muscle there burned – smoldered, really – like chunks of coal
stuffed under my temples. I remember how they’d been there all
along, ever since Healing insinuated I had repressed memories of
murdering someone. Now Major Tuck, the guy with his fingers on the
thermostat in my brain, turned up the heat.

And that was it, wasn’t it? Now I knew.
I hadn’t been afraid of Healing when he drove up, and that
sensation hadn’t been the urge to get away. It was anger about all
those lost years I’d spent wandering the illusory halls of Abdera’s
electronic dungeon. I think it was something more like the urge to
rip some part of his body off him, and the sudden thought that
maybe I’d really do it. Why not? The Major begged the question. You
couldn’t follow through then. What about these kids who are
yammering and drugging up?

I crawled through the window and
staggered as a gust of wind embraced me. The kids stopped and
stared at me as if I’d just appeared in a puff of smoke. And who
knows, maybe that’s just what they saw. In the moment when they
were struck by a slack-jawed wonder at me mere presence, I composed
a big brother speech. It was something about how I knew these kids
saw this as nothing more than a back alley of a third rate commuter
school – and did I smell fresh urine? – but they should have a
little more respect. After all, were just as poor as they. All in
the same boat, right?

But the guy with his hand on the lever
said forget it. I grabbed one of the kids and bunched his shirt in
my fists and slammed him against the wall. He struggled and his
friends grabbed me, and then my hatred slipped into panic – oh
shit, what were these kids about to do to me? In my mind, I saw
myself snapping his nose off in my teeth. In the real world, his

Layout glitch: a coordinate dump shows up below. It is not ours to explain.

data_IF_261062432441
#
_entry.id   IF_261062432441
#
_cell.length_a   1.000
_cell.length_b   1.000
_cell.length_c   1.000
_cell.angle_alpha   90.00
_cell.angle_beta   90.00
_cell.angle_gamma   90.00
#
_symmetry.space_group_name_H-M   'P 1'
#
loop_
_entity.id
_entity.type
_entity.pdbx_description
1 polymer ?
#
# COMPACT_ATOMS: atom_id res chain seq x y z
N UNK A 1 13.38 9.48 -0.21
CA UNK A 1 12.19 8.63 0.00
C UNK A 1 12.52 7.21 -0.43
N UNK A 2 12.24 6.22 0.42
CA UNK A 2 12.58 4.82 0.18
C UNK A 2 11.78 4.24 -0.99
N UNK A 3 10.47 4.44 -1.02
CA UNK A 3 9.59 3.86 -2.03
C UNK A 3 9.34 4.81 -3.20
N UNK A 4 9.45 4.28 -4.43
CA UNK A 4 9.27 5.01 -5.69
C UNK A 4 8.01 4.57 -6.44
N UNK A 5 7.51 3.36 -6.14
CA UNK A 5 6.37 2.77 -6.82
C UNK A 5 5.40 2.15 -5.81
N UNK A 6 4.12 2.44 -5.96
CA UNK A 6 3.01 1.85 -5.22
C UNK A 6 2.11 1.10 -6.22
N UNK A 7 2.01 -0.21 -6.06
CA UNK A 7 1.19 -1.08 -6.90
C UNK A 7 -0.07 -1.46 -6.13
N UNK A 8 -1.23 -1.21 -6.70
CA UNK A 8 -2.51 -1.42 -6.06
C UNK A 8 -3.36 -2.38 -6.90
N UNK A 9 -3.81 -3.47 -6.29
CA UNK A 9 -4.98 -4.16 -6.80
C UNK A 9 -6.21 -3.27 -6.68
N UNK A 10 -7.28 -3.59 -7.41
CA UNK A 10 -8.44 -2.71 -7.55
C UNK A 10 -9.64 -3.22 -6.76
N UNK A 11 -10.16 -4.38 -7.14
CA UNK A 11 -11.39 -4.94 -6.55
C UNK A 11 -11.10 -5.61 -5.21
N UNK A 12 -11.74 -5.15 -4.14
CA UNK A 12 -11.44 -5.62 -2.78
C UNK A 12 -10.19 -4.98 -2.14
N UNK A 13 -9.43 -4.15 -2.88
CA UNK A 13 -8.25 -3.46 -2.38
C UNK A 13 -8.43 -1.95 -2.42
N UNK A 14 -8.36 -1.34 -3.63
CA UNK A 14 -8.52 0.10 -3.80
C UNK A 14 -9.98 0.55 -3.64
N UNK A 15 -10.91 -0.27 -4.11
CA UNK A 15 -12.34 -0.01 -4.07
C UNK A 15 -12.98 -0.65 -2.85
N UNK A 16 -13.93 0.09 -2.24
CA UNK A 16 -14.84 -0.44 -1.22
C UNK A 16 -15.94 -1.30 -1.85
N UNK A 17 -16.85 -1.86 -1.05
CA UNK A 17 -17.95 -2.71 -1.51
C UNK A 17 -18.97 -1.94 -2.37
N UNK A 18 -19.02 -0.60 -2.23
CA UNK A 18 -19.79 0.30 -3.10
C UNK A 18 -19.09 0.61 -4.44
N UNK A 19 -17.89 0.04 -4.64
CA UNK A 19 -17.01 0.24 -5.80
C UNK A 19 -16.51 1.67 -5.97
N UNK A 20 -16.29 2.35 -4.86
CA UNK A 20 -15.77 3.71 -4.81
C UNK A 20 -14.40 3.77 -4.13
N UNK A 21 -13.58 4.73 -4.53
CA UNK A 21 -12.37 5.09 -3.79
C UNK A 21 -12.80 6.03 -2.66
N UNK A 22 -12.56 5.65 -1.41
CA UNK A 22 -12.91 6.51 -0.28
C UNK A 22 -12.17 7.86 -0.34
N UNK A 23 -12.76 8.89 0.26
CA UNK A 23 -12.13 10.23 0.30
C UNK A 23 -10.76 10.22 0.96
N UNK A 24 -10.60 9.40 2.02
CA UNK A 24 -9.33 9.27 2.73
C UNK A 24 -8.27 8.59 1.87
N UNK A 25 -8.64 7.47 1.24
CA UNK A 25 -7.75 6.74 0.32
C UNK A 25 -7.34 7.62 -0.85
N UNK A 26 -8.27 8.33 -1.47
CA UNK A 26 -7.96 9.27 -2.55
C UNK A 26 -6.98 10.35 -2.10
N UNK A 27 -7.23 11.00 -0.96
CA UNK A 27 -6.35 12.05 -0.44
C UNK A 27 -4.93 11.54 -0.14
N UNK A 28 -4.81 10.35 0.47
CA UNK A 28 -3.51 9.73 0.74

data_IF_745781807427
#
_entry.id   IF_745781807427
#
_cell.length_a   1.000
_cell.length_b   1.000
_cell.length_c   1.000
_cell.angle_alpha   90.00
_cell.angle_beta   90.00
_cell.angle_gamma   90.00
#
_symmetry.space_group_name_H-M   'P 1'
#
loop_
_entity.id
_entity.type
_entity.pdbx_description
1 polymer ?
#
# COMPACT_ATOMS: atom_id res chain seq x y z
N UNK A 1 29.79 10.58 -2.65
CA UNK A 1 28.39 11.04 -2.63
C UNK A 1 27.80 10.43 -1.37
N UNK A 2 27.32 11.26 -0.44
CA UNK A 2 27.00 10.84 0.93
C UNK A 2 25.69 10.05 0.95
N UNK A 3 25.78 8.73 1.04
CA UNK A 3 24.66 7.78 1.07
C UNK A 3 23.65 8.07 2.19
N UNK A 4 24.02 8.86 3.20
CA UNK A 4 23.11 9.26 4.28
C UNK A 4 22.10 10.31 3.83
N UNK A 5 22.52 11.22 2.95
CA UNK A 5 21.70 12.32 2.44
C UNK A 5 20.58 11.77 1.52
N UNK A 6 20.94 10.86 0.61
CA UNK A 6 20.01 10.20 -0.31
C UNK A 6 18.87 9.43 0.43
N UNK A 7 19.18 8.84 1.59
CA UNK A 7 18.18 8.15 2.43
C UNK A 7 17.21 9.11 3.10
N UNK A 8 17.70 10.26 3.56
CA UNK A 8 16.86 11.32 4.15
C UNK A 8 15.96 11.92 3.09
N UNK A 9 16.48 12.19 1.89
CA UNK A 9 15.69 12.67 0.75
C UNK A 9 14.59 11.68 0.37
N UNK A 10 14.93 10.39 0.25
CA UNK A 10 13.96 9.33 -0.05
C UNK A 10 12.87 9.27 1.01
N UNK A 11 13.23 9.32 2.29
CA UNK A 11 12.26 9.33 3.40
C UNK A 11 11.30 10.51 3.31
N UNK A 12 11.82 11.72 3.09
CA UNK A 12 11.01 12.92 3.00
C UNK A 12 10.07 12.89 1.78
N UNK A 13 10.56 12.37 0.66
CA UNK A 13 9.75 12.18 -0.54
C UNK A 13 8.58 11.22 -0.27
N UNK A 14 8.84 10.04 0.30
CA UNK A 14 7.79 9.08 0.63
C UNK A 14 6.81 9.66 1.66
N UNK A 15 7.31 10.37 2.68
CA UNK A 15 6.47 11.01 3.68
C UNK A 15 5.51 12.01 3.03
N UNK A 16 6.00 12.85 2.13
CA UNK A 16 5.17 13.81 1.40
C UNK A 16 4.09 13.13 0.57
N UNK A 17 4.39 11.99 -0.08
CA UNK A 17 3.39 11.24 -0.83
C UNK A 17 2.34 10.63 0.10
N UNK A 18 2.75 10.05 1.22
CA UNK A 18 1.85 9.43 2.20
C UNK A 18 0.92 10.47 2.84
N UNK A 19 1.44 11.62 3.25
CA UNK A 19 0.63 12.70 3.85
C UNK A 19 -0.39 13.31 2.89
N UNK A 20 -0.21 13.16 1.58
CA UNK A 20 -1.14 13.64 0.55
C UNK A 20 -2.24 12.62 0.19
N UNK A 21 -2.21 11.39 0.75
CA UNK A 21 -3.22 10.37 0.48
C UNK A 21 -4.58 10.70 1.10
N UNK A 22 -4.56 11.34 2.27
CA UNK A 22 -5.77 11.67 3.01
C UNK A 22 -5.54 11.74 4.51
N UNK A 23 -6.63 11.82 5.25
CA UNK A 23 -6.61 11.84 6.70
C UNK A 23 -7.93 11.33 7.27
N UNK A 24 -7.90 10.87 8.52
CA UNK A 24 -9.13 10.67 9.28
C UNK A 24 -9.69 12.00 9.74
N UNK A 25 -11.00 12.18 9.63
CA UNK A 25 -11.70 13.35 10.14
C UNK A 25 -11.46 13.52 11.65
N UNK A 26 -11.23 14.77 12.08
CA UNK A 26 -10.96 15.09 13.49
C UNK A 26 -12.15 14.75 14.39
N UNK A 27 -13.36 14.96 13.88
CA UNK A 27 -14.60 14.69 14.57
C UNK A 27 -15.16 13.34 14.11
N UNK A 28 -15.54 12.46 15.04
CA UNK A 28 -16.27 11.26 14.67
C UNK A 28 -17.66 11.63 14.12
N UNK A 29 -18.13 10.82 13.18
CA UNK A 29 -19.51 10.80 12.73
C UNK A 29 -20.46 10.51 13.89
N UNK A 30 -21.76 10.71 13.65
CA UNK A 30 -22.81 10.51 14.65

friends tossed me to the ground. They swung their boots at my chest
and I coughed up phlegm that stung in my throat.

While still sprawled on the ground, I
reached around my back and yanked the 9 mm from its makeshift
harness. I waved it about, not really pointing at anyone and not
able to see anyway, and the kids took off.

I stuck the gun in my pocket. I rolled
over, pressed my hands against the dirt, and propped myself up on
all fours. I glanced to one side, where I saw Molly staring down at
me. She was still in her puffy dress, tight rings of hair covering
the sides of her face.

Are you some kind of
animal? All you had to do was close the damn window.”

And there I was, nothing more than one
of her retarded classmates. So I hoisted myself onto my wobbly feet
and slunk away without a word.

* * * *

I leaned against the window in the
men’s room, wondering if I’d done all this before. Anything was
possible, once Abdera got a hold of you. Until now I’d assumed that
the panic attacks were counterfeit memories which the colony had
forged, but maybe they were real. And maybe it’s time I explained
what the Abdera Cipher is.

The Jain religion tells the story of
the blind men and the elephant. One touches the tusk and says it is
a spear, one touches the trunk and says it is a snake, and on it
goes. They’re all wrong. In our world, electronic media bombard us
with news, ads and ten thousand other things. Our mushy brains
don’t stand a chance against it, and most enthusiasts of
cybernetics want to multitask the way a machine can. With this
delusion in hand, they think they can compete against the almighty
digital thinker. But they’re still moving from one part of the
elephant to another, only faster. When I first went to Abdera, it
was because Spectrum had filled my mind with hallucinations. The
Abderans claimed they could use the power of the machine to help me
see - not illusions - but the story inside reality itself. There
was nothing “under there”, nothing “behind there” – no fucking
magician behind a curtain. To see clearly, I had to put together
each flickering image and then let all that is extraneous drop away
until only the truth remained, the truth which each part contains
but only the whole can reveal.

Together, flames become a

Abdera was made of colonies of ten or
twenty people, and each member of a colony chose a “story name” for
himself or herself. Like a grammar school French class. I was
Osiris. With that name, I plugged into the Cipher and let it help
me search the eddies of radio, electric wire and hard scrabble
reality for my unique purpose. And yet, I discovered it was just
one more hallucination, this time dressed up for a night out in